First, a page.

Intra-Family Tax-Deferred Transactions Combined with a VUL Policy


ALEXANDER A. BOVE, JR., practices law with The Law Firm of Bove & Langa, P.C., in Boston. He is also a Solicitor of the Supreme Court of England and Wales. Mr. Bove has previously lectured and written for professional publications, including Estate Planning. His firm's website is: This article is a sequel to the author's article, “Combining a Private Annuity With a Variable Universal Life Policy,” which appeared in the December 2002 issue of Estate Planning. Copyright © 2004, Alexander A. Bove, Jr.

When an intra-family tax-deferred transaction (such as a private annuity) is used in tandem with a tax-deferred investment vehicle (like a VUL insurance policy), significant tax, wealth transfer, and asset protection benefits can result.

The common, if not omnipresent, objectives of estate planning are avoidance or reduction of estate and gift taxes while retaining financial security, providing for efficient transfer of wealth within the family, and more recently, asset protection. In an earlier article, this author discussed how all these objectives can be met, along with the added benefit of deferral of capital gains taxes through the use of a private annuity combined with a variable universal life insurance policy (“VUL”). 1

The impressive tax and protective benefits made possible by this arrangement are based on the concept of using an intra-family tax-deferred transaction ("IFTDT") that allows the transferee to generate tax-deferred or tax-free cash with which to purchase a high cash value VUL. This article develops the idea further to show how the IFTDT concept can effectively produce equal or greater benefits with different types of property, including for instance, income-producing real estate and closely held business interests, using self-canceling installment notes.

Which method to use?

Deferral of income or capital gains taxes on the sale or exchange of low-basis property is readily obtained under present tax law through the use of properly structured private annuities or installment sales. 2 Deciding which of these options to use depends on a number of factors, such as the type of property involved. For example, in the case of publicly traded securities, an installment sale should not be used, because no deferral of gain is allowed. 3

There is also the question of who pays the capital gains tax, and when. In the case of the deferred private annuity, for example, the annuitant may never have to pay the full capital gains tax if she does not receive all of the principal back, and may never have to pay any capital gains or income tax at all if she dies before the deferred payments begin. 4 In either of those situations, it is the obligor who would have to pay the tax, since on the death of the annuitant, the transaction is closed, and the obligor's gain would, in the case of the annuitant's early death, be fixed. 5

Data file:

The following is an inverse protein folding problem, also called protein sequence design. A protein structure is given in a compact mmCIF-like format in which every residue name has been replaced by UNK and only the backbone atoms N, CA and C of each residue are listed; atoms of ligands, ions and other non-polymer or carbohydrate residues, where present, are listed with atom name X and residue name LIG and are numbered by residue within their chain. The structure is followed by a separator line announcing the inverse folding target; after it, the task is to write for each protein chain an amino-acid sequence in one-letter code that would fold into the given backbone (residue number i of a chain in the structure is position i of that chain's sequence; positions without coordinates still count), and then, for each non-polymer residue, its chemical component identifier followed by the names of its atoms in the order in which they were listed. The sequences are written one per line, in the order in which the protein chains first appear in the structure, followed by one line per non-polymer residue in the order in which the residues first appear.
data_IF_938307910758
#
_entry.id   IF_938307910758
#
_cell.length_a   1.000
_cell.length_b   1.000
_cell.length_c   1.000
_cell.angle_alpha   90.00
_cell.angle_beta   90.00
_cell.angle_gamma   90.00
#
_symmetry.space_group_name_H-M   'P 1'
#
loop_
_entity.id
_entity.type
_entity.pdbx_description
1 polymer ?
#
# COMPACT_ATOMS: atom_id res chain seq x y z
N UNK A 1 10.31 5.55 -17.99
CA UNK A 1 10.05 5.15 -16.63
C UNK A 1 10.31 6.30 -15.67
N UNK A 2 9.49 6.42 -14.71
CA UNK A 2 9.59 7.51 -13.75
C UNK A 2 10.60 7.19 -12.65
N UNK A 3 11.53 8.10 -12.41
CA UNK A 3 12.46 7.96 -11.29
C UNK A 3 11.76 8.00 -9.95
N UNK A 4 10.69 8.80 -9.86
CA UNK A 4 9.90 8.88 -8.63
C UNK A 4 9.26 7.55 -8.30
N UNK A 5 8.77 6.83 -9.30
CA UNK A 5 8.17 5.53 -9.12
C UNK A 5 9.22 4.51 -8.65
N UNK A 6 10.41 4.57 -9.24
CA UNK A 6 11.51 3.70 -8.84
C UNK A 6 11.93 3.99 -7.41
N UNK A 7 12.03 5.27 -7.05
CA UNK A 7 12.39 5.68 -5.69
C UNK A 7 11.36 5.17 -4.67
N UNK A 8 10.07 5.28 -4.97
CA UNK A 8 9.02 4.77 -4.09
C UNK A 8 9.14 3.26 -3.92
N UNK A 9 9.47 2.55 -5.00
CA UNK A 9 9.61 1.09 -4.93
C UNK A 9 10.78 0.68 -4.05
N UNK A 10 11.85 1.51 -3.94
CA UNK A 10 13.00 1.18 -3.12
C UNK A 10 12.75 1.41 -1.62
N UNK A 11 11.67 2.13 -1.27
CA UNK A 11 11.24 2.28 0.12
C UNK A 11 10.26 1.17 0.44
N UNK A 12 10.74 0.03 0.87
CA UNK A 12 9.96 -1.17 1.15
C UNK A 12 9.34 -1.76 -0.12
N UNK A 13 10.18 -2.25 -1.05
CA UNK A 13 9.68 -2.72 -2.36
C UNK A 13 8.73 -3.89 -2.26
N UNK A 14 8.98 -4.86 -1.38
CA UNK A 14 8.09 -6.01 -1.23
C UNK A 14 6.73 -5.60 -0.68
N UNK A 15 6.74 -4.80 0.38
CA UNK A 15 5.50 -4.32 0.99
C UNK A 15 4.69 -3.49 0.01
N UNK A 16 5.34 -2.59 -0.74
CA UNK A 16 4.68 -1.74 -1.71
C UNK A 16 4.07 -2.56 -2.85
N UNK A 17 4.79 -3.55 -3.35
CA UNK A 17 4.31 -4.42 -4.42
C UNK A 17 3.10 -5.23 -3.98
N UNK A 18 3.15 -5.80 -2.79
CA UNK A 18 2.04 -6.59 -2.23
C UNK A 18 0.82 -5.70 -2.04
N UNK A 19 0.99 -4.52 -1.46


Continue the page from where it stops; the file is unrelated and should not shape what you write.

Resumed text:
In the case of the installment sale, it is the seller who will pay the capital gains tax upon receipt of the payments. 6 If the payments are deferred and the installment note is a self-canceling note (i.e., considered paid in full on the death of the seller), the seller's estate will pay any remaining capital gains tax on the seller's death as income in respect of a decedent (“IRD”). 7 The buyer will have a basis in the property equal to the fair market value (“FMV”) of the note (presumably the face value) and will pay no capital gains tax on the death of the seller even though the buyer may never have paid a penny of principal on the self-canceling note. 8

Another important income tax consideration in deciding which method to use is whether the property is to be sold by the transferee after the initial transaction. In the case of a private annuity, the obligor could sell the property immediately after the transaction with no adverse tax consequences, except that a later gain to the obligor on the death of the annuitant would be short-term instead of long-term gain, because the obligor did not hold the property for more than 12 months. 9 On the other hand, an installment sale to a related party (as would usually be the case with an IFTDT) will not qualify for installment sale treatment if the buyer sells the property within two years of the transaction. 10 And as noted above, publicly traded securities may not be used at all for installment sale treatment.

Thus, in addition to the family's personal circumstances and objectives, the method to be used will depend in large part on the type of property involved, whether it is to be held indefinitely or sold in the foreseeable future, and, of course, the transferor's (the seller's or annuitant's) cash flow desires. In light of the foregoing comments, the following is a brief analysis of the two most common types of property likely to be used in the plan: real estate and closely held business interests.